When training for a long distance run like a 10K, we will often log numerous miles, run intervals and partake in cross training, all with the end goal of getting physically fitter to help us run faster. However, the mental side of running is just as important as the physical side of training when it comes to keeping your body moving to get you over the finish line.

Take it step by step

Changing your mindset to improve your race time all starts with the physical side of training. Running smaller distances at the start of your training is a great way to build up your confidence, which in turn increases your mental resilience.

If you try to do too much too soon, you will run yourself into the ground, which is not great for your future training sessions or your progression and improvement as a runner.

First, condition your mind to know that you can run a 10K in your goal race time. Then simply continue to train your mind and body towards that time. By keeping making these small steps in your mind and of course in your training, you’ll soon consider be able to run a raster 10K time without having to take a huge leap of faith.

If you are looking to set a new personal best (PB), you should already have experience of running a 10K and your mindset should compliment a strong training plan that focuses on speeding up your pace in order for you to set a new PB.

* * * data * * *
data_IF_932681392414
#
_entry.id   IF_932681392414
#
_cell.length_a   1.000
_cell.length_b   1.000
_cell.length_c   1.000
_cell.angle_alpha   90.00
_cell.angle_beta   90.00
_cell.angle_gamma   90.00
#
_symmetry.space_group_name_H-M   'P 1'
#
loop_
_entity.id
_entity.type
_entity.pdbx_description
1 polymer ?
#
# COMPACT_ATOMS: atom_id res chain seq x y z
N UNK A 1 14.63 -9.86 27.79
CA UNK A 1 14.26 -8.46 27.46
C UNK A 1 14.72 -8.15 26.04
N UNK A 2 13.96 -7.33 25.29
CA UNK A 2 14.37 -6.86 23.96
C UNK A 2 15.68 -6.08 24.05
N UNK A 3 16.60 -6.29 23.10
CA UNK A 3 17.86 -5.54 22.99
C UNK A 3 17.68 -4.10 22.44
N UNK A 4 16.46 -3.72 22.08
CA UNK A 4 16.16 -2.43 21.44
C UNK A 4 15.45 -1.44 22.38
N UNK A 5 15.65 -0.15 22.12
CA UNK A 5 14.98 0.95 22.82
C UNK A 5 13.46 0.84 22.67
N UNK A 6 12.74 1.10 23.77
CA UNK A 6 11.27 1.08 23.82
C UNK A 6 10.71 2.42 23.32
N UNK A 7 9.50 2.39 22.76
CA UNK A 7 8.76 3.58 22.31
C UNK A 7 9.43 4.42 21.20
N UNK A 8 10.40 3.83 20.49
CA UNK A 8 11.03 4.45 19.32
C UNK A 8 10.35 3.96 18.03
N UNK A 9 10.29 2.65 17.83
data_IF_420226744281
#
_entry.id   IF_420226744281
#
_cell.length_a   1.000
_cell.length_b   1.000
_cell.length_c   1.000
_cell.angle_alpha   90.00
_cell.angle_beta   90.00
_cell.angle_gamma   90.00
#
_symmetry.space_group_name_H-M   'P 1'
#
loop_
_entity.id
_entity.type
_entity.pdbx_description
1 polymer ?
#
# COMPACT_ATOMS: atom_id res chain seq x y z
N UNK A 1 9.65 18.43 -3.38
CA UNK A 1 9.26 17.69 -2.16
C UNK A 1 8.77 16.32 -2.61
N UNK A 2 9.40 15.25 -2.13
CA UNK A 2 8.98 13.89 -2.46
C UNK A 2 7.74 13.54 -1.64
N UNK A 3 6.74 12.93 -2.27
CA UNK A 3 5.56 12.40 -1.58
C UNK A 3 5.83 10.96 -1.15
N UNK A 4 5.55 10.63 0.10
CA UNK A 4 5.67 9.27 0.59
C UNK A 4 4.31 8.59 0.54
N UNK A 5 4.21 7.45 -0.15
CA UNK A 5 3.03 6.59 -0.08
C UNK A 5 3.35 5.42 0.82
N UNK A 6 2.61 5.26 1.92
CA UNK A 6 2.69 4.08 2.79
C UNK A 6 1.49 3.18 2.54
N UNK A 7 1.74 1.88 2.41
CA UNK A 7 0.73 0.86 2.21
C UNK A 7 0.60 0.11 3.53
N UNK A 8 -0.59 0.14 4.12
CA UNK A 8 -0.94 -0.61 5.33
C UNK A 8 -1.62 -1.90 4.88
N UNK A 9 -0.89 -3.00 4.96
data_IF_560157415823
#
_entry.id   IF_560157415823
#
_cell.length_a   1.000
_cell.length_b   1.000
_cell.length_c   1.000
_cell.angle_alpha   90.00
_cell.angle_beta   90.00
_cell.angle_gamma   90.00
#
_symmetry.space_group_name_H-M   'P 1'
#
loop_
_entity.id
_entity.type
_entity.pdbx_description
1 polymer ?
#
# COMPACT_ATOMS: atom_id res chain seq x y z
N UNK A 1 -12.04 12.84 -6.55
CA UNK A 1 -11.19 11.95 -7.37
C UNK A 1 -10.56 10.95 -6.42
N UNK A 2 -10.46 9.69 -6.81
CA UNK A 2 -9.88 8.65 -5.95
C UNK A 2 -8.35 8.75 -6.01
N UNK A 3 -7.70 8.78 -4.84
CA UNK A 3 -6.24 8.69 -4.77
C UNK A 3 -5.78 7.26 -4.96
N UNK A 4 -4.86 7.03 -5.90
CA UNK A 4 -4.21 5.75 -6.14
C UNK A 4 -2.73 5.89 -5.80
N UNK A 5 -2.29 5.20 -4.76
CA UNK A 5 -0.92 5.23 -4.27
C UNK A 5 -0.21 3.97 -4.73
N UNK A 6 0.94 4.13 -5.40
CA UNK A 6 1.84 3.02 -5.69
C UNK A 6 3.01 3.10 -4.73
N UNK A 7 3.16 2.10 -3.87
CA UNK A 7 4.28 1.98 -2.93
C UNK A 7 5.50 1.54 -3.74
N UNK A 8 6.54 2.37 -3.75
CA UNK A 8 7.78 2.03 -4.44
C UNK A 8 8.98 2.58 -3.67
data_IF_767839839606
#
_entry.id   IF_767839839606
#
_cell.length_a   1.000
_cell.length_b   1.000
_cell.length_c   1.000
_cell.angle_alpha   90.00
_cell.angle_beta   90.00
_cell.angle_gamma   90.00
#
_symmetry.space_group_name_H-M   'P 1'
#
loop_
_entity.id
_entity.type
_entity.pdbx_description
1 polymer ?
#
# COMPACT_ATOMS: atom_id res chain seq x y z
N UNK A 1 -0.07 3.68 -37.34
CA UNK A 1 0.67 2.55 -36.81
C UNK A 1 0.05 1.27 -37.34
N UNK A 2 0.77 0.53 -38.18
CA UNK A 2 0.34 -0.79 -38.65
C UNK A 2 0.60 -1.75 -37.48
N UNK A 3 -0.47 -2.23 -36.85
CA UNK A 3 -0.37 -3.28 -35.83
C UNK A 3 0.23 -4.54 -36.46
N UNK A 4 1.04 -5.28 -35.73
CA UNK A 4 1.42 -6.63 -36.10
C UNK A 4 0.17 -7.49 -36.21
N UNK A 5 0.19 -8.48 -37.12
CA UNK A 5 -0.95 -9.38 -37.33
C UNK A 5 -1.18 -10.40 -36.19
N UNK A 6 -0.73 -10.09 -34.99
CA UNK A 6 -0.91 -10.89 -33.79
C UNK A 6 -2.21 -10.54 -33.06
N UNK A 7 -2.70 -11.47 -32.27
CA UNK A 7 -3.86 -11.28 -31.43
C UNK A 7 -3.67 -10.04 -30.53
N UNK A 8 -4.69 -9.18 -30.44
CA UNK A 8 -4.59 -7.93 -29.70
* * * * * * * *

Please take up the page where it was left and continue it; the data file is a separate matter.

If complete the race is your only goal, then you should focus on running the 10K at a pace you are comfortable with and taking breaks when required to allow you to cross the finish line.

Switch your measurement system

One of the easiest ways to change your mindset to improve your race time, is to switch the units by which you measure your runs.

Try measuring your runs by kilometers if you use miles, or by miles if you use kilometers. Obviously you’ll need to do some converting, but when you’re thinking about the difficulty or magnitude of hitting your next interval run or race split time, your reference point will be entirely different.

If you use the imperial system, attempting to run a 3 minute kilometer might seem easier than a 6 minute mile because your perception of the difficulty of running a 3 minute kilometer has yet to be created in your mind. 

Find a faster running group

Another simple strategy to help improve your mindset about what you think is fast, is to look for training groups that are above your ability level as surrounding yourself with faster runners in your area will help transform your perceptions of paces and race times.

If you’re trying to run a sub 1 hour 10K for the first time, surrounding yourself with 45 minute 10K runners will make your goal race time seem far less intimidating. This strategy is one of the main reasons elite runners join running groups. 

Whatever your strategy, be mindful of the negative paralysis that can take hold when you become intimidated by your goal race time. It's important to not let your mental perceptions prevent you from taking that next step in your racing. Positively transform your mindset and you’ll gain more confidence in your training with each step you take in the progression to your goal race time.